The Nasdaq rose 328 points, 2 percent.
The S&P 500 added 75.
That's more than 1.5 percent.
And they marked a centennial in Paris today 100 years since the Bloody Mary was invented.
The famed watering hole Harry's Bar is believed to have mixed the first of the vodka-tomato juice concoctions in 1921.
Today, it serves 12,000 Bloody Marys a year.
That's a lot.
Still to come on the "NewsHour": how melting ice at the Earth's poles could create and cause a drastic rise in sea levels; a mountaineering group aims to be the first all-Black team to climb Everest; remembering the prolific author and activist bell hooks; and much more.
As the Omicron variant is spreading rapidly, top federal health officials warn it could bring a massive wave of new infections to the U.S. as early as January.
John Yang has our report.
JOHN YANG: Judy, there are now confirmed cases of Omicron in at least 36 states.
The CDC estimates the new variant represents about 3 percent of positive U.S. cases.
Dr. Saad Omer is an epidemiologist and the director of the Yale Institute for Global Health.
Dr. Omer, thanks so much for being with us.
Given what we know about Omicron, or, maybe more important, what we don't know, how concerned should people be about it, and how -- and should we expect Omicron to become the dominant strain?
DR. SAAD OMER, Director, Yale Institute for Global Health: So, here's what we know.
We know that it is a highly infectious strain.
We know that it evades immunity, especially by two doses of the vaccines we use, but we also know that it responds to three doses.
So people have better protection with three doses of vaccine.
What we don't know is how severe it will be.
So there are two ways of looking at severity.
You look at severity at the individual level.
It seems there are very early signals that there may be sort of at least the same or less severity per infection.
But at the population level, if something is more infectious, it's three times more infectious and half as severe, it will still produce more hospitalizations.
So I'm just giving you an example, so there - - that, from a public health perspective, public health authorities should absolutely be on alert.
From individual perspectives, we have a lot of self-efficacy.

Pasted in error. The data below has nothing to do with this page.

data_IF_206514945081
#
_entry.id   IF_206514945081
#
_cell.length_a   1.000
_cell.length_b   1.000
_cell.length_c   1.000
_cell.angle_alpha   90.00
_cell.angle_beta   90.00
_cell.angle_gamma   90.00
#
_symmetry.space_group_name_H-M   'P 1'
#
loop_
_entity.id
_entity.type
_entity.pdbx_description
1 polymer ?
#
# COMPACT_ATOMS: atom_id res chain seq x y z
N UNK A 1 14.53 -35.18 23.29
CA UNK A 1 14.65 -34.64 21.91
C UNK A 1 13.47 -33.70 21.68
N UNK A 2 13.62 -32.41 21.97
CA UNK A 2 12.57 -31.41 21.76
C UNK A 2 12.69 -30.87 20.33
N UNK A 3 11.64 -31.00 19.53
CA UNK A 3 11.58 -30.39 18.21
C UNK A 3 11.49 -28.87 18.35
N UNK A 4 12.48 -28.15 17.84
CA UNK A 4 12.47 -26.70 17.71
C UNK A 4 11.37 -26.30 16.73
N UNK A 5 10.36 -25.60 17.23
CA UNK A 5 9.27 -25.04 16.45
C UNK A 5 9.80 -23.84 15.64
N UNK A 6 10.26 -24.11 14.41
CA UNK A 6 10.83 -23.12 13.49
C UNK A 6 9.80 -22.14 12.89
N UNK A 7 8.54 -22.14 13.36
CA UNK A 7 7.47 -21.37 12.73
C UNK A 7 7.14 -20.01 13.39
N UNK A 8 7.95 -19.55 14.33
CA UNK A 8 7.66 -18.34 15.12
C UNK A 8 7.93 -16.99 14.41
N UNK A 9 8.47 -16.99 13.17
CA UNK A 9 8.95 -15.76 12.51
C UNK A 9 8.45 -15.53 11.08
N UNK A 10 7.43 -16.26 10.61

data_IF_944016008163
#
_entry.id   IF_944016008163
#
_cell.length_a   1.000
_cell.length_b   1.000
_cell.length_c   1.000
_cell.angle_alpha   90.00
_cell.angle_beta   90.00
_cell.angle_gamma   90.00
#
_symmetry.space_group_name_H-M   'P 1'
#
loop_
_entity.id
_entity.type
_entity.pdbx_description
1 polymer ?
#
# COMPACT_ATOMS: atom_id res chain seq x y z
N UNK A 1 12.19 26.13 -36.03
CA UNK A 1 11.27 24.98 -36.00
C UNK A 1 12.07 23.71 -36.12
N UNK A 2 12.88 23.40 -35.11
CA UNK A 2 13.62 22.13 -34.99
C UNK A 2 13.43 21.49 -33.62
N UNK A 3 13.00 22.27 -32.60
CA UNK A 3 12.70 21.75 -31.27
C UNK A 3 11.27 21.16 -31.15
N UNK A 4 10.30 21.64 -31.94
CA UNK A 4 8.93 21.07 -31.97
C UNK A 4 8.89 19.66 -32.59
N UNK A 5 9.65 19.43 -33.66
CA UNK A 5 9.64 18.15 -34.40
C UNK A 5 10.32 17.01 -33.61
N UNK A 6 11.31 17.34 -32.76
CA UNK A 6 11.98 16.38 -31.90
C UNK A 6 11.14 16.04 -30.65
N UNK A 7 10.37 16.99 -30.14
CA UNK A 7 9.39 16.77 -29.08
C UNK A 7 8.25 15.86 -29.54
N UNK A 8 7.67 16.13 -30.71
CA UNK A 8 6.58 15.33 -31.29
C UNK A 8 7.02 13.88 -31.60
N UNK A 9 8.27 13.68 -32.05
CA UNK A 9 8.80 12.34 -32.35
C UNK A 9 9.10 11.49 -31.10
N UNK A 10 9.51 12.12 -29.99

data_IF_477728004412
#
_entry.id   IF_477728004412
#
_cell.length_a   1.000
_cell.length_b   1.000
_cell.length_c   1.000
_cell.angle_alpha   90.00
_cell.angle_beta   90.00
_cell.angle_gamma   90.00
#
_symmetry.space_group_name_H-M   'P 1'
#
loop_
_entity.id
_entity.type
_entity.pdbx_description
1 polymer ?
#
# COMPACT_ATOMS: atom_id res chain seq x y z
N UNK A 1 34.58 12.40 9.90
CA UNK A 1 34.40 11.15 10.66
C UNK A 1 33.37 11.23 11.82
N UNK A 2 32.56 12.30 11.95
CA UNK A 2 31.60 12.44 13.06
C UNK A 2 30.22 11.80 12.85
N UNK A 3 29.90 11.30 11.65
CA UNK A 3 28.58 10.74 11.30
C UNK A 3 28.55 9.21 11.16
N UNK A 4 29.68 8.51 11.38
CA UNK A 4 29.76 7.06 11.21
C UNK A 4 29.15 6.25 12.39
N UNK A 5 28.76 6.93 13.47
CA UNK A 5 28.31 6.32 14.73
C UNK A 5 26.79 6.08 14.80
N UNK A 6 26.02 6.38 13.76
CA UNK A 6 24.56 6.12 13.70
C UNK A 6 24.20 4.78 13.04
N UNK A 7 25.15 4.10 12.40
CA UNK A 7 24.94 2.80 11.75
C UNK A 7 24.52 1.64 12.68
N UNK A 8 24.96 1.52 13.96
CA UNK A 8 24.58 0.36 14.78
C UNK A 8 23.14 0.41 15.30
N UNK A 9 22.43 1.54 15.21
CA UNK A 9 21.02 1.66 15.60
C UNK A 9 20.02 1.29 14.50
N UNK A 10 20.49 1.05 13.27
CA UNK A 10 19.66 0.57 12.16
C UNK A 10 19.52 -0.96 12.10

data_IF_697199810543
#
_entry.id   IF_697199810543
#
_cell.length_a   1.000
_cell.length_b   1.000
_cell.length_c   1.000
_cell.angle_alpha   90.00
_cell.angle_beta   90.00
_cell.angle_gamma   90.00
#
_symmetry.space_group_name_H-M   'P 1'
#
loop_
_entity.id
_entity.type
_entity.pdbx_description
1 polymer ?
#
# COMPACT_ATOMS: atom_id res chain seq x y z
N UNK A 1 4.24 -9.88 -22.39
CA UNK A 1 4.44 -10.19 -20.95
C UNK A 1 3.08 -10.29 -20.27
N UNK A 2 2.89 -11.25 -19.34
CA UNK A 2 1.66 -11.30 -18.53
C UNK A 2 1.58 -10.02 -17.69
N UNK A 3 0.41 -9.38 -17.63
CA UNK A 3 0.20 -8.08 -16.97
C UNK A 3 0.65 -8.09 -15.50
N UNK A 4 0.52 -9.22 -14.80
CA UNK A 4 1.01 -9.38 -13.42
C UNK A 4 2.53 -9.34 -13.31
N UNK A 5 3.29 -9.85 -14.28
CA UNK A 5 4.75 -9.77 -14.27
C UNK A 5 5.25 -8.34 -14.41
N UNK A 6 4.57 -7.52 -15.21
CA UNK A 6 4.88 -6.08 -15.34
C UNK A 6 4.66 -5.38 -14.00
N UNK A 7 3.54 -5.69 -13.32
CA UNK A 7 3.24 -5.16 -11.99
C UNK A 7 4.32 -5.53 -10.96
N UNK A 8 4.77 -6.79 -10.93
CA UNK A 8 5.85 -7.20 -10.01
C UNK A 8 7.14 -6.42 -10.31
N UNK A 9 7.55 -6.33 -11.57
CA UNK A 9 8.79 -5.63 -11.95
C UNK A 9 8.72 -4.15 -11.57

We can -- we're not helpless in the face of this new variant.
We can get vaccinated and boosted.
We can take other precautions in the interest of public health and personal protection, like testing before gatherings, including family gatherings, like wearing masks, like having good ventilation, et cetera.
JOHN YANG: Given what you said, that it may be more contagious, but less severe, but that will still result in a lot of hospitalizations, how worried are you about what apparently the CDC talks about as the worst-case scenario, the triple whammy of Omicron, Delta and seasonal flu?
DR. SAAD OMER: We may see a mixed picture.
Influenza, this is a season where people are mixing.
So, for the last couple of seasons, what has happened is, especially last season, there was a lot of social distancing that people had due to COVID.
Therefore, you didn't get that big a wave of influence.
So, it is a possibility, but it's not a certainty.
So there is some stochasticity.
So, there is an element of chance still there.
We are still learning about this variant, but also, again, as I said, we are not helpless bystanders in the face of this virus.
JOHN YANG: You have talked and written a lot about misinformation, about the role of misinformation in what's going on.
What's your prescription to fight that?
DR. SAAD OMER: Well, that's a really good question.
So, I think the prescription to fight that is, first of all, at the overall government level, there are a lot -- a lot of interventions governments can do, including the U.S. government.
There's a really nice surgeon general's report that actually lays out a road map for responding to misinformation and disinformation at various levels, from the federal to the state to the local government.
So, without going into the details of that report, that's a good recipe for that.
At the individual level, what we can do is, for our friends and family, to make sure that they have access to the right information.
So, the second thing is, we should be argumentative.
The third thing is, we should lead with facts and empathy, rather than our instinct to correct the disinformation and, by doing so, repeating the disinformation.
And then the last thing is to have a long engagement with our loved ones who have misinformation or disinformation readily accessible, rather than the expectation that, in one righteous conversation, we're going to convert people to the cause of vaccination and actually sort of remove them all to the -- from the all the exposure they have to misinformation and disinformation around COVID and vaccines specifically.
JOHN YANG: Dr. Saad Omer of the Yale Institute for Global Health, thank you very much.
DR. SAAD OMER: My pleasure.